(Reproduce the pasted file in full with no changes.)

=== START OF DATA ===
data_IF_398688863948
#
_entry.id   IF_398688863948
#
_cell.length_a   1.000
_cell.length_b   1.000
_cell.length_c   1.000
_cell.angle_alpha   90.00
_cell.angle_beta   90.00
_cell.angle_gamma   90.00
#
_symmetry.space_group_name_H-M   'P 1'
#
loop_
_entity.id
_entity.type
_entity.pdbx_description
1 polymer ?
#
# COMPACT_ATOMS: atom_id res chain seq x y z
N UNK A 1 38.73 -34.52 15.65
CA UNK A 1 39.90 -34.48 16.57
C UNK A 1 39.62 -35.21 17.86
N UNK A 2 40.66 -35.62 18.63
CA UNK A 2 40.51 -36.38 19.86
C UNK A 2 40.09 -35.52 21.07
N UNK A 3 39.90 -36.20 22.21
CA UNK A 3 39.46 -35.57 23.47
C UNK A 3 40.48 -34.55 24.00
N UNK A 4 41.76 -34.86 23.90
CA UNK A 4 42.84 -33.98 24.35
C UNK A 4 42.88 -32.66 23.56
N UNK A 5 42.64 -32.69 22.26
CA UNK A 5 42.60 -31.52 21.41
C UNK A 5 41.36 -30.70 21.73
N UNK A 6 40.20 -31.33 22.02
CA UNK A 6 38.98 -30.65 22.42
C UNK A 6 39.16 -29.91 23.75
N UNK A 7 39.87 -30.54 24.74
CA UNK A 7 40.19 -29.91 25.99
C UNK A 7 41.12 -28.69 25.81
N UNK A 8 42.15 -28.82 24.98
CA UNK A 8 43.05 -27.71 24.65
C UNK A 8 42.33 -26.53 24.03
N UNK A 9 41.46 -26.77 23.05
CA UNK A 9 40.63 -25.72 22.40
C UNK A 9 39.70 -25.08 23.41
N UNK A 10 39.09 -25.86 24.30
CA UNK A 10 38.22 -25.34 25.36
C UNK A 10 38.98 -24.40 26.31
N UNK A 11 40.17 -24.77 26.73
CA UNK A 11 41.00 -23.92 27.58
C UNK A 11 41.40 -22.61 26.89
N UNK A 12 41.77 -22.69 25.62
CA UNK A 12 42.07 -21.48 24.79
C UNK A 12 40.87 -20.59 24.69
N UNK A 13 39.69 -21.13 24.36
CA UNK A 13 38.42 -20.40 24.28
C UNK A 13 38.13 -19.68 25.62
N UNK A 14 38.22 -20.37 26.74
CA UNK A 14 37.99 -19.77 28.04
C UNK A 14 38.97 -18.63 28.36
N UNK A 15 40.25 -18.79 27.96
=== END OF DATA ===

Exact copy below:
data_IF_398688863948
#
_entry.id   IF_398688863948
#
_cell.length_a   1.000
_cell.length_b   1.000
_cell.length_c   1.000
_cell.angle_alpha   90.00
_cell.angle_beta   90.00
_cell.angle_gamma   90.00
#
_symmetry.space_group_name_H-M   'P 1'
#
loop_
_entity.id
_entity.type
_entity.pdbx_description
1 polymer ?
#
# COMPACT_ATOMS: atom_id res chain seq x y z
N UNK A 1 38.73 -34.52 15.65
CA UNK A 1 39.90 -34.48 16.57
C UNK A 1 39.62 -35.21 17.86
N UNK A 2 40.66 -35.62 18.63
CA UNK A 2 40.51 -36.38 19.86
C UNK A 2 40.09 -35.52 21.07
N UNK A 3 39.90 -36.20 22.21
CA UNK A 3 39.46 -35.57 23.47
C UNK A 3 40.48 -34.55 24.00
N UNK A 4 41.76 -34.86 23.90
CA UNK A 4 42.84 -33.98 24.35
C UNK A 4 42.88 -32.66 23.56
N UNK A 5 42.64 -32.69 22.26
CA UNK A 5 42.60 -31.52 21.41
C UNK A 5 41.36 -30.70 21.73
N UNK A 6 40.20 -31.33 22.02
CA UNK A 6 38.98 -30.65 22.42
C UNK A 6 39.16 -29.91 23.75
N UNK A 7 39.87 -30.54 24.74
CA UNK A 7 40.19 -29.91 25.99
C UNK A 7 41.12 -28.69 25.81
N UNK A 8 42.15 -28.82 24.98
CA UNK A 8 43.05 -27.71 24.65
C UNK A 8 42.33 -26.53 24.03
N UNK A 9 41.46 -26.77 23.05
CA UNK A 9 40.63 -25.72 22.40
C UNK A 9 39.70 -25.08 23.41
N UNK A 10 39.09 -25.86 24.30
CA UNK A 10 38.22 -25.34 25.36
C UNK A 10 38.98 -24.40 26.31
N UNK A 11 40.17 -24.77 26.73
CA UNK A 11 41.00 -23.92 27.58
C UNK A 11 41.40 -22.61 26.89
N UNK A 12 41.77 -22.69 25.62
CA UNK A 12 42.07 -21.48 24.79
C UNK A 12 40.87 -20.59 24.69
N UNK A 13 39.69 -21.13 24.36
CA UNK A 13 38.42 -20.40 24.28
C UNK A 13 38.13 -19.68 25.62
N UNK A 14 38.22 -20.37 26.74
CA UNK A 14 37.99 -19.77 28.04
C UNK A 14 38.97 -18.63 28.36
N UNK A 15 40.25 -18.79 27.96